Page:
To an American “outsider” like me, a recent conference
in Berlin on integrating environment, development, and conflict prevention reflected the stark contrast between our policies and those of the EU. Though we are confronting similar situations – indeed, the same situation – we are dealing with them quite differently. In recent years, European policymakers have tried to balance environmental and energy concerns, working to decrease humans’ impact on climate and the environment and encourage environmental cooperation, while still generating enough energy for growth.
The tone of the conference was bleak, but the EU’s recent action on climate change is an encouraging sign of how governments can use scientific data to make difficult policy decisions. Only a month age, the EU agreed to cut greenhouse gas emissions by 20 percent by 2012.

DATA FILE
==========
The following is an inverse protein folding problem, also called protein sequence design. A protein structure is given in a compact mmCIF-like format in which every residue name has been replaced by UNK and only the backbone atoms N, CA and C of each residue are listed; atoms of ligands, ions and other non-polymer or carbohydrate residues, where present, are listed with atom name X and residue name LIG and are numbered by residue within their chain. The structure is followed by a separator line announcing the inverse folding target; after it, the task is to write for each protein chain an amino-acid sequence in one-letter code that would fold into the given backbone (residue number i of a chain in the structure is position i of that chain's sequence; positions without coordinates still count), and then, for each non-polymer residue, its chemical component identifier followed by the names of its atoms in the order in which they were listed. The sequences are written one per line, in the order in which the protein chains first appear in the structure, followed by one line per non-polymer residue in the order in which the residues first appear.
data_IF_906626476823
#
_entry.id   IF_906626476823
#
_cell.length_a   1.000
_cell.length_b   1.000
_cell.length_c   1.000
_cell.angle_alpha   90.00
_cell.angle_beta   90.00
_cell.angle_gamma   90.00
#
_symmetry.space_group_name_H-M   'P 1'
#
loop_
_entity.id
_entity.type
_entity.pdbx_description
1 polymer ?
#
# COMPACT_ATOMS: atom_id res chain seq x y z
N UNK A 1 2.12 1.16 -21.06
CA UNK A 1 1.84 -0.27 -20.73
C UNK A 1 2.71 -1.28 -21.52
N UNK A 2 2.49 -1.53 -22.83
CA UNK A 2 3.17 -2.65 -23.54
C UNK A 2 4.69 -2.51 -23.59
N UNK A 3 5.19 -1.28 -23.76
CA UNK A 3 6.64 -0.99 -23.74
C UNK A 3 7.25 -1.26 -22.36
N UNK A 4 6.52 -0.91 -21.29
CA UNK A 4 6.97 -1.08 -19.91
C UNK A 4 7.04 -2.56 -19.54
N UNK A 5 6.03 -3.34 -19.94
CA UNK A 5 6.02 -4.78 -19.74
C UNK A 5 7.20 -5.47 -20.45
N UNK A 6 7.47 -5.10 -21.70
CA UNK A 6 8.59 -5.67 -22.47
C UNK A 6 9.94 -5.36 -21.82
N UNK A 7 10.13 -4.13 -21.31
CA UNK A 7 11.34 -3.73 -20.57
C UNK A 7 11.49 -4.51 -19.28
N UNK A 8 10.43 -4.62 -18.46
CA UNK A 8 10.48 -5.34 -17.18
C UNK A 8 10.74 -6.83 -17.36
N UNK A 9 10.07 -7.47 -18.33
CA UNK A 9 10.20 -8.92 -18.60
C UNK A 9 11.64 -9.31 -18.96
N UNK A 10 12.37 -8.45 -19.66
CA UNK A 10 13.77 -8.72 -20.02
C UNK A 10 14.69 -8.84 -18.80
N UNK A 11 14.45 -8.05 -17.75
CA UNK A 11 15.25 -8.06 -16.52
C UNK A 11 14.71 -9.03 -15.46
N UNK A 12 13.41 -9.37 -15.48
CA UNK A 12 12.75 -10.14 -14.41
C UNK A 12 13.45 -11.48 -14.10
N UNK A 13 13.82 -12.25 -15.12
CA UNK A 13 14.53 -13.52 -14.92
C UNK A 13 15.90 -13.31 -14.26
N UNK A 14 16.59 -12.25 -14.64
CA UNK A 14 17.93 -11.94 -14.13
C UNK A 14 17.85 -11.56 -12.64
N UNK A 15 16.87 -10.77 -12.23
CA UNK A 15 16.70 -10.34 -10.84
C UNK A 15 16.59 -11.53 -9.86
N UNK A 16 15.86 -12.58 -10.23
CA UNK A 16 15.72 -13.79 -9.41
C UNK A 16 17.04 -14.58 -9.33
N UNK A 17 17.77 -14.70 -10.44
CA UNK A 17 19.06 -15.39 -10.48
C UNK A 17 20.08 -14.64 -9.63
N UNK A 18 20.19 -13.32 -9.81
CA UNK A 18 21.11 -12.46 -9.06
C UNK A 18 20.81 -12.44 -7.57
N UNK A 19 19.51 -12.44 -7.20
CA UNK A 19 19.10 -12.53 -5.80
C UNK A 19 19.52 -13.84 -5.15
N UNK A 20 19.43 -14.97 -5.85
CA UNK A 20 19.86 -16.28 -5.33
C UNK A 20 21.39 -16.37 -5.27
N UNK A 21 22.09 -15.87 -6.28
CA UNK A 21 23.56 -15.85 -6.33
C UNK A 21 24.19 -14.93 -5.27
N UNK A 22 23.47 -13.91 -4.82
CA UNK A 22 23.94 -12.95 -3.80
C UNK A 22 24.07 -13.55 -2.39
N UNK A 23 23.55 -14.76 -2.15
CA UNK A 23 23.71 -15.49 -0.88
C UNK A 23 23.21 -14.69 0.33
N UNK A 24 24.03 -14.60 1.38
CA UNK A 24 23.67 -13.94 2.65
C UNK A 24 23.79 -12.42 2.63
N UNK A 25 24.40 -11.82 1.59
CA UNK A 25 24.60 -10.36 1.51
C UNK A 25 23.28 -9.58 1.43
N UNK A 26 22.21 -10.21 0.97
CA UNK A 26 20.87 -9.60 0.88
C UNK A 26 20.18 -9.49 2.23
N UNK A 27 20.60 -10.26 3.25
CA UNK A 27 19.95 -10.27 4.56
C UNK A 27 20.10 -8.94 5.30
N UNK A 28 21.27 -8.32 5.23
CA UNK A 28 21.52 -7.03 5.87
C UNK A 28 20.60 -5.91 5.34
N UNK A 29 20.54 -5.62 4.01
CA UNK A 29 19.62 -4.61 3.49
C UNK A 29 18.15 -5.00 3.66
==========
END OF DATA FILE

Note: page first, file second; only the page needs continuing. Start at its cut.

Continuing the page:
Interestingly, the conference was situated at the center of German’s current political dominance, coming on the heels of the EUs 50th Anniversary celebration in Berlin and during the year of Germany’s joint Presidency of the EU and the G8. The conference’s timing also preceded the start of the UK’s Presidency of the United Nations Security Council. John Ashton, special representative on climate change at the UK Foreign & Commonwealth Office, announced that the UK will hold a “thematic debate” in the Security Council exploring the relationship among climate, energy, and security. The debate, the first of its kind at such a high level, will focus on the security implications of a changing climate, as well as other factors that contribute to conflict, like population growth, immigration, and access to food, water, and natural resources.